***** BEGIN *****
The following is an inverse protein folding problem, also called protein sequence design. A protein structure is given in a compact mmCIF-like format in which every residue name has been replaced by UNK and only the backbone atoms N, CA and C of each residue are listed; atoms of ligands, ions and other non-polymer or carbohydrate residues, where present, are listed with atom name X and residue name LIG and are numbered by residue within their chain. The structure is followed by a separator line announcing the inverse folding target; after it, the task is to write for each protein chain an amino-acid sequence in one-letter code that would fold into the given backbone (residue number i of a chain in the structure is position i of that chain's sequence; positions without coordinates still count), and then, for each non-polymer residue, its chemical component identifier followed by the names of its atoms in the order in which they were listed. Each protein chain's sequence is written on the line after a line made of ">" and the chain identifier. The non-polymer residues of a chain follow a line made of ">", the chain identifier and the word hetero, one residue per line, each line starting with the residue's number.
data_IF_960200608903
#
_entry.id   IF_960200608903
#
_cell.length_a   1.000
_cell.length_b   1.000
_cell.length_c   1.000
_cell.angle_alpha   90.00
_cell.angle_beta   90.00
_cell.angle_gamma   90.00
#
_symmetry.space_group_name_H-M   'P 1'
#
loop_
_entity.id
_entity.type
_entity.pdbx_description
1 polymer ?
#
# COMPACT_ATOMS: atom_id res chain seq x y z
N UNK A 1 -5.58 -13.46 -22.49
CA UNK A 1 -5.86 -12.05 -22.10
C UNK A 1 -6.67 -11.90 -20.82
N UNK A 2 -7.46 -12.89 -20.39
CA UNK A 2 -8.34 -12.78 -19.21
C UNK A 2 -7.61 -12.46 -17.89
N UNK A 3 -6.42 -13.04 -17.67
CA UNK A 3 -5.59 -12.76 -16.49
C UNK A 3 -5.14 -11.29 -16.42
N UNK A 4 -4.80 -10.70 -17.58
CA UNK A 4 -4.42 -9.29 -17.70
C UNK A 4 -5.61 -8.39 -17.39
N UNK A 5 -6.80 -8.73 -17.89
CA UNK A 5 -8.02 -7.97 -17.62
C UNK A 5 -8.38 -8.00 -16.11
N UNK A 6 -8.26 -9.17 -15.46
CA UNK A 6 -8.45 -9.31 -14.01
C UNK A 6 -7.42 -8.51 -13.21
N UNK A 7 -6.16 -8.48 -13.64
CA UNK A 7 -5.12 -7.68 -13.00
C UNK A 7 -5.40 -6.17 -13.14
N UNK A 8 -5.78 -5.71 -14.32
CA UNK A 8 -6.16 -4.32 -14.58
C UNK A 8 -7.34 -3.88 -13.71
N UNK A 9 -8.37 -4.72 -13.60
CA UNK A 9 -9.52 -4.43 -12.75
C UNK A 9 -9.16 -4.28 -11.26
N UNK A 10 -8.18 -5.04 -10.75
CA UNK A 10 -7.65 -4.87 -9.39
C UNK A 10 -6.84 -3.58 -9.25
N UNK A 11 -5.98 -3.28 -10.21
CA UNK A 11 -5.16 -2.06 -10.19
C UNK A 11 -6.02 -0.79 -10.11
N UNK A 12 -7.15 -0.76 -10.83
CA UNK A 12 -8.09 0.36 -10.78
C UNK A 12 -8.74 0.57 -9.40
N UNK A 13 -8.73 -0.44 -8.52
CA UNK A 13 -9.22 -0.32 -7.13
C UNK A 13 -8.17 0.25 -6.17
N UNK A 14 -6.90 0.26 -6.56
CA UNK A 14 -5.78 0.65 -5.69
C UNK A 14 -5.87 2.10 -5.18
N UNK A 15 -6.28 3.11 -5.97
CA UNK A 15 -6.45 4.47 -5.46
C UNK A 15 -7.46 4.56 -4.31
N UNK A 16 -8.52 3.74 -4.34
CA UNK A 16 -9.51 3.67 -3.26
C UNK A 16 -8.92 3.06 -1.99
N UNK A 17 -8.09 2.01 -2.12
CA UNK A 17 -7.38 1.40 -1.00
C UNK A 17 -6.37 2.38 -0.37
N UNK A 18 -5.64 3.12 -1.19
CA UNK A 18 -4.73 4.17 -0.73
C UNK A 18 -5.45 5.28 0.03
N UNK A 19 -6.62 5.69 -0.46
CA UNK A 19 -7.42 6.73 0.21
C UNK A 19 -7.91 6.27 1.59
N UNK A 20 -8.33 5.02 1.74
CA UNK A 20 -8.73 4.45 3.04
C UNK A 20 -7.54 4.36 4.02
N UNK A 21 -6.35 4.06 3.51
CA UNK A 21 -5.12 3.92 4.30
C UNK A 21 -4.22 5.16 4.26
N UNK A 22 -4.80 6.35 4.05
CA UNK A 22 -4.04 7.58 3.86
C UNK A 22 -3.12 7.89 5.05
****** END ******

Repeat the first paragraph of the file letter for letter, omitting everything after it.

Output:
The following is an inverse protein folding problem, also called protein sequence design. A protein structure is given in a compact mmCIF-like format in which every residue name has been replaced by UNK and only the backbone atoms N, CA and C of each residue are listed; atoms of ligands, ions and other non-polymer or carbohydrate residues, where present, are listed with atom name X and residue name LIG and are numbered by residue within their chain. The structure is followed by a separator line announcing the inverse folding target; after it, the task is to write for each protein chain an amino-acid sequence in one-letter code that would fold into the given backbone (residue number i of a chain in the structure is position i of that chain's sequence; positions without coordinates still count), and then, for each non-polymer residue, its chemical component identifier followed by the names of its atoms in the order in which they were listed. Each protein chain's sequence is written on the line after a line made of ">" and the chain identifier. The non-polymer residues of a chain follow a line made of ">", the chain identifier and the word hetero, one residue per line, each line starting with the residue's number.